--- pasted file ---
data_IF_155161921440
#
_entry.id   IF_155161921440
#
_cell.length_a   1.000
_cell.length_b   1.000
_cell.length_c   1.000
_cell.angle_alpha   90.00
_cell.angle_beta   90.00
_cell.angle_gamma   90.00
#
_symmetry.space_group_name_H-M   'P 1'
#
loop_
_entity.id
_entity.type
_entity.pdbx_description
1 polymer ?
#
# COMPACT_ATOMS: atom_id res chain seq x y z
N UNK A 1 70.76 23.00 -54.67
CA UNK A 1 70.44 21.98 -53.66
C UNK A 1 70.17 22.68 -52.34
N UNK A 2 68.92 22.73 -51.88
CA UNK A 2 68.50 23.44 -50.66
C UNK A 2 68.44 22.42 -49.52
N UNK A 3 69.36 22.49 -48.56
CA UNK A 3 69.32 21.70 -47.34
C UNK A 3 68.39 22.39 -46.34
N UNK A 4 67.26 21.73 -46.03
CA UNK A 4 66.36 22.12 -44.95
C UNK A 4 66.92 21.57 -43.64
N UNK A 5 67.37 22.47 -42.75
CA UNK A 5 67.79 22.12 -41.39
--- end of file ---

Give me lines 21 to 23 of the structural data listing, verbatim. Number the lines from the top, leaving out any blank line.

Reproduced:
N UNK A 1 70.76 23.00 -54.67
CA UNK A 1 70.44 21.98 -53.66
C UNK A 1 70.17 22.68 -52.34